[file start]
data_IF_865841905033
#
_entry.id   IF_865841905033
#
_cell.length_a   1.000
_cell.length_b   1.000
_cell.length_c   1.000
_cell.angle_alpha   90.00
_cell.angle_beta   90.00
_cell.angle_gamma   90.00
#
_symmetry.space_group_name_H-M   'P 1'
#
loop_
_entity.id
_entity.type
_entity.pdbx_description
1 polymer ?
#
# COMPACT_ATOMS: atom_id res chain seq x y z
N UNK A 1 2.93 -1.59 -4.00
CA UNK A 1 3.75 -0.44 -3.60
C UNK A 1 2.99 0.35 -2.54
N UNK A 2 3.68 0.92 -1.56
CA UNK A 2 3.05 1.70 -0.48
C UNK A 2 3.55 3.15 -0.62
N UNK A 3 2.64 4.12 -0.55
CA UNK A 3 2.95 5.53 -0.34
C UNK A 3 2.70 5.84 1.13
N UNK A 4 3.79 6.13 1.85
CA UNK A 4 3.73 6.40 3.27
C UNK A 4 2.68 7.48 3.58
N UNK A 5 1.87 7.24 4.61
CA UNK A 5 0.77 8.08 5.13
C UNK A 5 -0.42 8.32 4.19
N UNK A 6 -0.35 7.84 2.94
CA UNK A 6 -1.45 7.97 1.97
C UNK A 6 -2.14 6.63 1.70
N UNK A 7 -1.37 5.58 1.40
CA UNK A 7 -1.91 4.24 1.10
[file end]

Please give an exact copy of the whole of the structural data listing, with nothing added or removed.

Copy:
data_IF_865841905033
#
_entry.id   IF_865841905033
#
_cell.length_a   1.000
_cell.length_b   1.000
_cell.length_c   1.000
_cell.angle_alpha   90.00
_cell.angle_beta   90.00
_cell.angle_gamma   90.00
#
_symmetry.space_group_name_H-M   'P 1'
#
loop_
_entity.id
_entity.type
_entity.pdbx_description
1 polymer ?
#
# COMPACT_ATOMS: atom_id res chain seq x y z
N UNK A 1 2.93 -1.59 -4.00
CA UNK A 1 3.75 -0.44 -3.60
C UNK A 1 2.99 0.35 -2.54
N UNK A 2 3.68 0.92 -1.56
CA UNK A 2 3.05 1.70 -0.48
C UNK A 2 3.55 3.15 -0.62
N UNK A 3 2.64 4.12 -0.55
CA UNK A 3 2.95 5.53 -0.34
C UNK A 3 2.70 5.84 1.13
N UNK A 4 3.79 6.13 1.85
CA UNK A 4 3.73 6.40 3.27
C UNK A 4 2.68 7.48 3.58
N UNK A 5 1.87 7.24 4.61
CA UNK A 5 0.77 8.08 5.13
C UNK A 5 -0.42 8.32 4.19
N UNK A 6 -0.35 7.84 2.94
CA UNK A 6 -1.45 7.97 1.97
C UNK A 6 -2.14 6.63 1.70
N UNK A 7 -1.37 5.58 1.40
CA UNK A 7 -1.91 4.24 1.10